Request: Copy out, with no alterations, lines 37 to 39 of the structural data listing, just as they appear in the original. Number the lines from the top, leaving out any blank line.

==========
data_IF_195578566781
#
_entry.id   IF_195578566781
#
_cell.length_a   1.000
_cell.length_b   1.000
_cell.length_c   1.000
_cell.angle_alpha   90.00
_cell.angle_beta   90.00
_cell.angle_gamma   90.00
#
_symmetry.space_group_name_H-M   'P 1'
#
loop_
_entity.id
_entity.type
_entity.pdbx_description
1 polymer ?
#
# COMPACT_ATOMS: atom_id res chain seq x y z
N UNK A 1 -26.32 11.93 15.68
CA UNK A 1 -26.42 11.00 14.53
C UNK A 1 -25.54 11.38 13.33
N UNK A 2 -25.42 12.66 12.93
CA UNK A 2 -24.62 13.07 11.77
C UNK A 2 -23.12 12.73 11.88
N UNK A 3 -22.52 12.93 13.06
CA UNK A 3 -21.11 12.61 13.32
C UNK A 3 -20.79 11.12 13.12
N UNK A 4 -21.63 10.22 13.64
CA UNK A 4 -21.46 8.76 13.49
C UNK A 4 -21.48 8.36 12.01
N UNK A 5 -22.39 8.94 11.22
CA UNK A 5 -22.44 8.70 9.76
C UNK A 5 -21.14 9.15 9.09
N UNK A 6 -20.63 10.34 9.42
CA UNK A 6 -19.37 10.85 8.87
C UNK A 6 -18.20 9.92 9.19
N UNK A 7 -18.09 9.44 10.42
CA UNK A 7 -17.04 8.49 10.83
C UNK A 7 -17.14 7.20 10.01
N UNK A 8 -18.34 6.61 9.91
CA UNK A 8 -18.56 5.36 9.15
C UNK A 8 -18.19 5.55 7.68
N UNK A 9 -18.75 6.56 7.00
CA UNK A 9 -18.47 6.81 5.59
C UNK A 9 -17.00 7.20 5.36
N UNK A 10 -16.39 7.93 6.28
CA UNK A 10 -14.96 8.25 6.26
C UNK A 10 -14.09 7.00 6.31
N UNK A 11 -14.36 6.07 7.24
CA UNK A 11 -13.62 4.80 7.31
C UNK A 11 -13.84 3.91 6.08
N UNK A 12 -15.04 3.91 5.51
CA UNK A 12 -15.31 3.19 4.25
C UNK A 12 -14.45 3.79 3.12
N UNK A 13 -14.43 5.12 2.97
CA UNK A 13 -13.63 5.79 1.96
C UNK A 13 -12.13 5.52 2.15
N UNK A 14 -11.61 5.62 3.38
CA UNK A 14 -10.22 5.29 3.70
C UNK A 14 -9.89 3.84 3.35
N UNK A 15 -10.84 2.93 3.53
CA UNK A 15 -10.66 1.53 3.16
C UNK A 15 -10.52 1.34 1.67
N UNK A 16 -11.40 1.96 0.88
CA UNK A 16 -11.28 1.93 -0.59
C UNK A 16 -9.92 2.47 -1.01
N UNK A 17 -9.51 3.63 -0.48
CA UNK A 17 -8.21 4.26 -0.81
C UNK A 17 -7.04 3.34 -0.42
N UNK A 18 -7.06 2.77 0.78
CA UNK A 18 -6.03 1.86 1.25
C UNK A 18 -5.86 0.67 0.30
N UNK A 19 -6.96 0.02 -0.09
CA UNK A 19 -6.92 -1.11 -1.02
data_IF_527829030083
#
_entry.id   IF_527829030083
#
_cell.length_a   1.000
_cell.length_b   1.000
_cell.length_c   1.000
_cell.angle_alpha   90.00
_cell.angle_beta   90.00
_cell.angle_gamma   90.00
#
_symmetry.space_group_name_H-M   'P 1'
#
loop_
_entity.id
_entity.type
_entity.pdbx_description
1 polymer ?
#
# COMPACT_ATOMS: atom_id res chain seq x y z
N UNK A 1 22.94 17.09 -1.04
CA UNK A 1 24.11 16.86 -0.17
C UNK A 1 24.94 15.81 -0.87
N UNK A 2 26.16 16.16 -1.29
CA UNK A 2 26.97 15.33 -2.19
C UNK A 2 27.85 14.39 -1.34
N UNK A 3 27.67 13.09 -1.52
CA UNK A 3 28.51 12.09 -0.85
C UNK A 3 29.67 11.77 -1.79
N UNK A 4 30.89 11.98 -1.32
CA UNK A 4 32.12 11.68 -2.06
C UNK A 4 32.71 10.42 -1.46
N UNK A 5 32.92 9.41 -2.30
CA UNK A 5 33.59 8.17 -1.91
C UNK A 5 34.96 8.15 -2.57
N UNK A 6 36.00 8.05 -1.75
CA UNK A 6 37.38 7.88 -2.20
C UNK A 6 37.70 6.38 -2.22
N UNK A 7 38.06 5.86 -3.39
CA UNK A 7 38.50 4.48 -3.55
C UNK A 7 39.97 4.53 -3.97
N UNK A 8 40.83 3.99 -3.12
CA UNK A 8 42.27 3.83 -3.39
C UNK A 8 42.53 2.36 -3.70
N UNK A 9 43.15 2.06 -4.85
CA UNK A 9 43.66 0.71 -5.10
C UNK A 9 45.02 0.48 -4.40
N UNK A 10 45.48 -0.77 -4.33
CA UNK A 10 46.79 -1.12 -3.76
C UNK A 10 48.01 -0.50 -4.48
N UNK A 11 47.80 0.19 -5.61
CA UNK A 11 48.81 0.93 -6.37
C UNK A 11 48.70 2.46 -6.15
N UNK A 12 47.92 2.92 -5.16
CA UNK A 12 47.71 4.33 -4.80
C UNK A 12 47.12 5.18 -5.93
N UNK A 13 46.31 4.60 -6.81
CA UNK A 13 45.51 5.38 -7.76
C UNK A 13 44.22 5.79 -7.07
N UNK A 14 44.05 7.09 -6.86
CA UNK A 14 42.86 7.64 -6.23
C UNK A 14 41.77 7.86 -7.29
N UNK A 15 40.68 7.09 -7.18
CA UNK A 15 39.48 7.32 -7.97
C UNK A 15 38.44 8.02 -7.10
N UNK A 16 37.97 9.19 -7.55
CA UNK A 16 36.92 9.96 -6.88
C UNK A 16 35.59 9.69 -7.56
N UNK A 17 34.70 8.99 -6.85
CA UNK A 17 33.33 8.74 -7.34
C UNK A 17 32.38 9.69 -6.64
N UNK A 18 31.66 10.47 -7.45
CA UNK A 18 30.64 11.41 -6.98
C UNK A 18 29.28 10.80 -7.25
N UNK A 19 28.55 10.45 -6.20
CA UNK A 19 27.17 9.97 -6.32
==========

CA UNK A 6 -19.37 10.85 8.87
C UNK A 6 -18.20 9.92 9.19
N UNK A 7 -18.09 9.44 10.42